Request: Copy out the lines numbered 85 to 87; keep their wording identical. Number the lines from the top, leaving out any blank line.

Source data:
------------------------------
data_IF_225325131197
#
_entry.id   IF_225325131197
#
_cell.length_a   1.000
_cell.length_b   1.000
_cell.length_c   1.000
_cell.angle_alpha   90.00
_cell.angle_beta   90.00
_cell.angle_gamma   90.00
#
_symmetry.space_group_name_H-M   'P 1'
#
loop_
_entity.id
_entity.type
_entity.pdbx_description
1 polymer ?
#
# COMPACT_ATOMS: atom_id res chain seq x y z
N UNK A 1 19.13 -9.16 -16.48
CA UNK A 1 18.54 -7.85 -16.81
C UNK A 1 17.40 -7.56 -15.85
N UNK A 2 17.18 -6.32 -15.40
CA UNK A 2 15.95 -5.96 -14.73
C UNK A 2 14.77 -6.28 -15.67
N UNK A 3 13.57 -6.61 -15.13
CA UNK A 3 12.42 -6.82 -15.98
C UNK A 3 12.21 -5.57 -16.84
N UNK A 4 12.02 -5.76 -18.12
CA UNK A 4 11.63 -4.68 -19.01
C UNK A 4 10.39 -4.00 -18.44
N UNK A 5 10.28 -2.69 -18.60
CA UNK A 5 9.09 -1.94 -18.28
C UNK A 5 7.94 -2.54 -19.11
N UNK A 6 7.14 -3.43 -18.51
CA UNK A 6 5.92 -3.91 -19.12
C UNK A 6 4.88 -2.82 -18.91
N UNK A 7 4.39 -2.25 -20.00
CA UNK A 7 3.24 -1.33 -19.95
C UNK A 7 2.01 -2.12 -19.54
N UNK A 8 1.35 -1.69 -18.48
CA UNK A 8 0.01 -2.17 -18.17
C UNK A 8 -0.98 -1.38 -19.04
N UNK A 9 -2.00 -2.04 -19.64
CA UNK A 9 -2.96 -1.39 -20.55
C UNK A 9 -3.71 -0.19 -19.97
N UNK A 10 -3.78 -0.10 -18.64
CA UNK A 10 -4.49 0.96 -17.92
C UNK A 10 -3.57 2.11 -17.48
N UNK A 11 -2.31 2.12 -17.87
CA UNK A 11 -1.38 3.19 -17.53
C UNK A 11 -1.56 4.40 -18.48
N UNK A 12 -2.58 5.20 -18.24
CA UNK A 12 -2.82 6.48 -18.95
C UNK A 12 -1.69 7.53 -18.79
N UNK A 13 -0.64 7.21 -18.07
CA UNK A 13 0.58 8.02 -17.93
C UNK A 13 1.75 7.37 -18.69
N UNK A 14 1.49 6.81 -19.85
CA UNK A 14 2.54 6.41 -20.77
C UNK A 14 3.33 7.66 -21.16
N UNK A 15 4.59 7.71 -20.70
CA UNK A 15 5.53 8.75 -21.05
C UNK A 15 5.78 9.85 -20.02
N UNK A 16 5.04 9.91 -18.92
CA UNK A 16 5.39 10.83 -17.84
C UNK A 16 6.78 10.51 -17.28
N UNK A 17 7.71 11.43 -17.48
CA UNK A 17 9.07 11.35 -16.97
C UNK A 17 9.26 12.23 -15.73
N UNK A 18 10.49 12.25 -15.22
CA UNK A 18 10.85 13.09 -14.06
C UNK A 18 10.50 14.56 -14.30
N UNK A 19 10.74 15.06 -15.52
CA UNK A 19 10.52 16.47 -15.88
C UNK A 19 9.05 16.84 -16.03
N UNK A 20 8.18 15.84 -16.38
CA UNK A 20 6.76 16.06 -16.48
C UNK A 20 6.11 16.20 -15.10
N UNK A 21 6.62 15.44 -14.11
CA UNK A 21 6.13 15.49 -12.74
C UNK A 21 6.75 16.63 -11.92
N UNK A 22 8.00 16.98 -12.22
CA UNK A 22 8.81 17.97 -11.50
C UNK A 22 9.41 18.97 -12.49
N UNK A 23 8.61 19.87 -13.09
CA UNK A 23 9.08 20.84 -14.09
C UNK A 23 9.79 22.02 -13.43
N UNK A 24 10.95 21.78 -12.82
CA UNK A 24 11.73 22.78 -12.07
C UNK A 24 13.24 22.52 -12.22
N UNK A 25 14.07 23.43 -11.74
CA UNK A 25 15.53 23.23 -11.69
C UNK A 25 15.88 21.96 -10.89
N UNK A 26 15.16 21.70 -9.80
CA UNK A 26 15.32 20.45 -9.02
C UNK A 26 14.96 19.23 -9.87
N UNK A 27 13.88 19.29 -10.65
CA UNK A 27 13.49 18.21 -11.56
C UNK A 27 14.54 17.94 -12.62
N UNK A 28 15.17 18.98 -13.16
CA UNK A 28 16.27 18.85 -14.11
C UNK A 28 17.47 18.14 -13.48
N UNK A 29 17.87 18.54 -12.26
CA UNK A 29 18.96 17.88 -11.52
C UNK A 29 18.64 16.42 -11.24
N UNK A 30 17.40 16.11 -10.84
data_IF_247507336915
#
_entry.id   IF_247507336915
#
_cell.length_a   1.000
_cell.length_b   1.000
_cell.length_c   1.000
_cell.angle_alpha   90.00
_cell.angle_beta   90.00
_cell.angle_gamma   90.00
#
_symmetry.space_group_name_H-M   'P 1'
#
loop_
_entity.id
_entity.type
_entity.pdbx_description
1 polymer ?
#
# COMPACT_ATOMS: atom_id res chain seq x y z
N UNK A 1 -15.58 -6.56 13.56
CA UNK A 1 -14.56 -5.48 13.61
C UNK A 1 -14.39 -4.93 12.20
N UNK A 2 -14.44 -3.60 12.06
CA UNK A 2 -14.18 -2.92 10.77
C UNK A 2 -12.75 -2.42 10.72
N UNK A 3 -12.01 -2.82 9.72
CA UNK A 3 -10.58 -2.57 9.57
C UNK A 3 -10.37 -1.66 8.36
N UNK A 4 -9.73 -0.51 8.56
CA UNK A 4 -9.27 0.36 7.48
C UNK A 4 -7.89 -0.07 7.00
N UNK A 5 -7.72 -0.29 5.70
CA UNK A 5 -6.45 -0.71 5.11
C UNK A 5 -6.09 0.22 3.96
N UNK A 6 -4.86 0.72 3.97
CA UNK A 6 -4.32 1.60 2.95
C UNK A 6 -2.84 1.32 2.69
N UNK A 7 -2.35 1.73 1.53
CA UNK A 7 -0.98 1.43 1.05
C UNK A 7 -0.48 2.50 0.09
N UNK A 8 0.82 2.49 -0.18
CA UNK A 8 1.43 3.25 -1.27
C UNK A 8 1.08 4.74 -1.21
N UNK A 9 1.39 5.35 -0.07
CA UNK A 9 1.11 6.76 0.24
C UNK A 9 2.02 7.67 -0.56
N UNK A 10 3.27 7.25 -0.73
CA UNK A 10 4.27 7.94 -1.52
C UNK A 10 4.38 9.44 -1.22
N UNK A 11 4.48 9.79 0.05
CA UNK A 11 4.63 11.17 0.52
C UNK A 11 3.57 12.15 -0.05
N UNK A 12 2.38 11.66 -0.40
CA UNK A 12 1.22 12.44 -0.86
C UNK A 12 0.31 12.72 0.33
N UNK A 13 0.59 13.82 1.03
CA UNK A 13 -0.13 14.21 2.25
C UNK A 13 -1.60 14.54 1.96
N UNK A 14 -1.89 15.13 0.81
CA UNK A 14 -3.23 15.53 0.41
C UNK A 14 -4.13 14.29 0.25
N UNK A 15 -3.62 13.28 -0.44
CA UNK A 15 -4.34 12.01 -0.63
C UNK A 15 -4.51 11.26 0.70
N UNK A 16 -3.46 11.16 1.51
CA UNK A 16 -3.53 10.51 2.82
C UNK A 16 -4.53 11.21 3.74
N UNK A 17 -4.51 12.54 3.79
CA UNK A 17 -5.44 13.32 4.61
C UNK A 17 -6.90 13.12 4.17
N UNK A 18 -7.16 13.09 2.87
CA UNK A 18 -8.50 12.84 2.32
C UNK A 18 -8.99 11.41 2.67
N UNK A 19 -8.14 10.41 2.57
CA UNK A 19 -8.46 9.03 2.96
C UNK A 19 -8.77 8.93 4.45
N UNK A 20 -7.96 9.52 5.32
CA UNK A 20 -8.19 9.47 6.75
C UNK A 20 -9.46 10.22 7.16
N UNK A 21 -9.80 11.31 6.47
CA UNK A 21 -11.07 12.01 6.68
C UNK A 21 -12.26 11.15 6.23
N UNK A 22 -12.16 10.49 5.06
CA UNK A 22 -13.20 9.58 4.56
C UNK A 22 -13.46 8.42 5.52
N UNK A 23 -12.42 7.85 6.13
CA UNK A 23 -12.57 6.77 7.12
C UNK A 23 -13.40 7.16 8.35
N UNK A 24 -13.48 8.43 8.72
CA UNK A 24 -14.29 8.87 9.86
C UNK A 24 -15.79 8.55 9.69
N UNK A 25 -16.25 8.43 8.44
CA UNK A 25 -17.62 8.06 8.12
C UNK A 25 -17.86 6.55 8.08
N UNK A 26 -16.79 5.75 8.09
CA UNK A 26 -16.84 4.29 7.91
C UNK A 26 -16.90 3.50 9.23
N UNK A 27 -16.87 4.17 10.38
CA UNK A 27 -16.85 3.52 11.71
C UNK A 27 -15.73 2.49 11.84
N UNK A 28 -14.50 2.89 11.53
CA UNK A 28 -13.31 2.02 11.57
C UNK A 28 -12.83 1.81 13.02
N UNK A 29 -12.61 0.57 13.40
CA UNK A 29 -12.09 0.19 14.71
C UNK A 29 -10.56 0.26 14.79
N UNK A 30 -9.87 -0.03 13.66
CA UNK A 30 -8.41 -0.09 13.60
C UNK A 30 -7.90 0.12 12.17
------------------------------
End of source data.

CA UNK A 22 8.81 17.97 -11.50
C UNK A 22 9.41 18.97 -12.49
N UNK A 23 8.61 19.87 -13.09